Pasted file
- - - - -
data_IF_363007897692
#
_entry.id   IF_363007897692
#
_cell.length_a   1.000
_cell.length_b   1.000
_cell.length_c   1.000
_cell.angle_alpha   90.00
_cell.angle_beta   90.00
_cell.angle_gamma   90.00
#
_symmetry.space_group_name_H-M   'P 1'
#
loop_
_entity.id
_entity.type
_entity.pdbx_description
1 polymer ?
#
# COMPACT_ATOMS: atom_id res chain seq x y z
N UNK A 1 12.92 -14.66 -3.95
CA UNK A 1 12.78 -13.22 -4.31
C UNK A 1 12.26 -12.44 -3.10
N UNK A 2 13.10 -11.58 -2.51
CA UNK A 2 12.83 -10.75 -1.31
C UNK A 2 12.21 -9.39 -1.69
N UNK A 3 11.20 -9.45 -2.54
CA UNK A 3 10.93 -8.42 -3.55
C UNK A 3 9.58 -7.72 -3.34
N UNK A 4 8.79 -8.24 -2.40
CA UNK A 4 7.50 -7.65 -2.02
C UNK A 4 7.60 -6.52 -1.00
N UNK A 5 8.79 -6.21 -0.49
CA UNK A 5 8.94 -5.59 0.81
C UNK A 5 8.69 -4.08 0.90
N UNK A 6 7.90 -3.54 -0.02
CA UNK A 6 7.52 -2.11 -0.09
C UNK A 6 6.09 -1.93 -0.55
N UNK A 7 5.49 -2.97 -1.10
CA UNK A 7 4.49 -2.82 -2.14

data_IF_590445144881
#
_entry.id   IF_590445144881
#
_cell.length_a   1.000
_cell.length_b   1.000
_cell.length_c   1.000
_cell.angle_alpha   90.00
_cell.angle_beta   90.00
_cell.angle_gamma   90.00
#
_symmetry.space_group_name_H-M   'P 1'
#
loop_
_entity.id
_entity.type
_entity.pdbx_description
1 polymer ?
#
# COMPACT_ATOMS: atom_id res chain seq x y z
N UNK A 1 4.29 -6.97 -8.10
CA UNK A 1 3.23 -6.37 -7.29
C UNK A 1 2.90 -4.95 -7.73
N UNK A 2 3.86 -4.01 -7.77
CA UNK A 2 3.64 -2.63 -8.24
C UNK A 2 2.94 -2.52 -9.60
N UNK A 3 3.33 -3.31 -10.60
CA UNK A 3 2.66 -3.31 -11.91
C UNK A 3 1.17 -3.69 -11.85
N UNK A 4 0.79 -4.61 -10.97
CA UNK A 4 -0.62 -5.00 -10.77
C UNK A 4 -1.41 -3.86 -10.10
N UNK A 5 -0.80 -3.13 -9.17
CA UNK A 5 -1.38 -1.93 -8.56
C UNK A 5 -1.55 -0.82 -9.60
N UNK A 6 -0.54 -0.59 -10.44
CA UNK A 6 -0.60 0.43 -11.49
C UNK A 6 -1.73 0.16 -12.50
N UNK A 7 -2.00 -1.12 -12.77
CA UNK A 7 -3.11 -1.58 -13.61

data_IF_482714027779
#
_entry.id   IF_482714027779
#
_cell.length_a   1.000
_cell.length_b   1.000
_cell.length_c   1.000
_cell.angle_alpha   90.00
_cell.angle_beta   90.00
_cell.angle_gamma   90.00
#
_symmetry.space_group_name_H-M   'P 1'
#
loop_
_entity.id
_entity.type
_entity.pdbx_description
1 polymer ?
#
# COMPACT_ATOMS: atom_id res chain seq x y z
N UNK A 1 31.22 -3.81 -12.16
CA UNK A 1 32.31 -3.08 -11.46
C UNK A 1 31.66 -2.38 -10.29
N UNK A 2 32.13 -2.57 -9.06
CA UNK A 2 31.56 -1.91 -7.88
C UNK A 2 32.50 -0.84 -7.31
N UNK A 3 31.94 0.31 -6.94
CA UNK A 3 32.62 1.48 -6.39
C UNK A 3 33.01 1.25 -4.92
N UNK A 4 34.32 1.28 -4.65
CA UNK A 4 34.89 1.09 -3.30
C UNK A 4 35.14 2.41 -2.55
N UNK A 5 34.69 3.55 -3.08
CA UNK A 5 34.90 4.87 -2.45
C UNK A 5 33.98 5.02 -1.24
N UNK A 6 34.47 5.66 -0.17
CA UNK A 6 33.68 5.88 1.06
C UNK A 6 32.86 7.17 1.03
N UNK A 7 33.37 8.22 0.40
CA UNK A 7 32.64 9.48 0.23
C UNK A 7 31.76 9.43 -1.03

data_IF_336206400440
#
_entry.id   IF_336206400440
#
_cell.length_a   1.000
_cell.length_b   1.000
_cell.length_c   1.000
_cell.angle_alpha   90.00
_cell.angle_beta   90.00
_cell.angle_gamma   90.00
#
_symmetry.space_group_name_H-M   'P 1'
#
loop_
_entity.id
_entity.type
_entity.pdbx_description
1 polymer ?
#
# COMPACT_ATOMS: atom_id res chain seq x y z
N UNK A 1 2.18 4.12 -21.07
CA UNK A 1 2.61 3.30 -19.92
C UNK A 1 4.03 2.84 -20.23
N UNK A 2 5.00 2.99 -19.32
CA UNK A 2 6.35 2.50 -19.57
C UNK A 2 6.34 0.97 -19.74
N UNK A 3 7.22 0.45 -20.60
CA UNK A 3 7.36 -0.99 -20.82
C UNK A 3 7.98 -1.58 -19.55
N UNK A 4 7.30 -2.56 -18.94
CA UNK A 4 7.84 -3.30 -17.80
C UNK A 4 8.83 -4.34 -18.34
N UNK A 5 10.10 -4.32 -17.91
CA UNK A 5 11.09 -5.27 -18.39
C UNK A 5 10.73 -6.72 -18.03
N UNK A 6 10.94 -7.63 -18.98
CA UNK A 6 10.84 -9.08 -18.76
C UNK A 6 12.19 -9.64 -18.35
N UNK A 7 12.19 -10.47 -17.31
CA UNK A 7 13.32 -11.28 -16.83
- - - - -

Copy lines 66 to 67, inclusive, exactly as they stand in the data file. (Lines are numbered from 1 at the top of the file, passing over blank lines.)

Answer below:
C UNK A 2 2.94 -2.52 -9.60
N UNK A 3 3.33 -3.31 -10.60